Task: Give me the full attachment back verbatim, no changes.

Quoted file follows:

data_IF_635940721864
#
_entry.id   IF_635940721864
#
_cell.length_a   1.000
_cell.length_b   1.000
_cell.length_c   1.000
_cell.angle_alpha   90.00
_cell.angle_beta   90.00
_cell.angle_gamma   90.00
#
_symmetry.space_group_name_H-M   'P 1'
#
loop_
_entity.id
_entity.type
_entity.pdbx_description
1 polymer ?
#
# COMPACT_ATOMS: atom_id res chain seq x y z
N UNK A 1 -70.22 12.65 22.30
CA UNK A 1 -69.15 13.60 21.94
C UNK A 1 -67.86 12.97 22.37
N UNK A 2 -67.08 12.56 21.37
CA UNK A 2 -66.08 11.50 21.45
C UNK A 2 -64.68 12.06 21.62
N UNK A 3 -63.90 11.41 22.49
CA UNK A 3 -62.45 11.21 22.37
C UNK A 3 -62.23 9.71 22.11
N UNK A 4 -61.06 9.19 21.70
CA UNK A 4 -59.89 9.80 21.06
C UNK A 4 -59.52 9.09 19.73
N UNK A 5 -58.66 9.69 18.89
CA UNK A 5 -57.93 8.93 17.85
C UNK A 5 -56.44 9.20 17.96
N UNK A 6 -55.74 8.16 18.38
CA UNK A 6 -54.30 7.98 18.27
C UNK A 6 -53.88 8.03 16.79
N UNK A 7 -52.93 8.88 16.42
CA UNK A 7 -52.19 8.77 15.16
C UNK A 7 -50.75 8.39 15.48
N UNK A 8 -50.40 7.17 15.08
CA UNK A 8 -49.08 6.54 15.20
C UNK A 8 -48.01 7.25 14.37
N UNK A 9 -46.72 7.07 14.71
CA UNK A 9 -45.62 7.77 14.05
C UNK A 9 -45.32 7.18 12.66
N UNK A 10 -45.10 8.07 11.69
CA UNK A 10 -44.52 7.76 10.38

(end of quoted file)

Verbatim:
data_IF_635940721864
#
_entry.id   IF_635940721864
#
_cell.length_a   1.000
_cell.length_b   1.000
_cell.length_c   1.000
_cell.angle_alpha   90.00
_cell.angle_beta   90.00
_cell.angle_gamma   90.00
#
_symmetry.space_group_name_H-M   'P 1'
#
loop_
_entity.id
_entity.type
_entity.pdbx_description
1 polymer ?
#
# COMPACT_ATOMS: atom_id res chain seq x y z
N UNK A 1 -70.22 12.65 22.30
CA UNK A 1 -69.15 13.60 21.94
C UNK A 1 -67.86 12.97 22.37
N UNK A 2 -67.08 12.56 21.37
CA UNK A 2 -66.08 11.50 21.45
C UNK A 2 -64.68 12.06 21.62
N UNK A 3 -63.90 11.41 22.49
CA UNK A 3 -62.45 11.21 22.37
C UNK A 3 -62.23 9.71 22.11
N UNK A 4 -61.06 9.19 21.70
CA UNK A 4 -59.89 9.80 21.06
C UNK A 4 -59.52 9.09 19.73
N UNK A 5 -58.66 9.69 18.89
CA UNK A 5 -57.93 8.93 17.85
C UNK A 5 -56.44 9.20 17.96
N UNK A 6 -55.74 8.16 18.38
CA UNK A 6 -54.30 7.98 18.27
C UNK A 6 -53.88 8.03 16.79
N UNK A 7 -52.93 8.88 16.42
CA UNK A 7 -52.19 8.77 15.16
C UNK A 7 -50.75 8.39 15.48
N UNK A 8 -50.40 7.17 15.08
CA UNK A 8 -49.08 6.54 15.20
C UNK A 8 -48.01 7.25 14.37
N UNK A 9 -46.72 7.07 14.71
CA UNK A 9 -45.62 7.77 14.05
C UNK A 9 -45.32 7.18 12.66
N UNK A 10 -45.10 8.07 11.69
CA UNK A 10 -44.52 7.76 10.38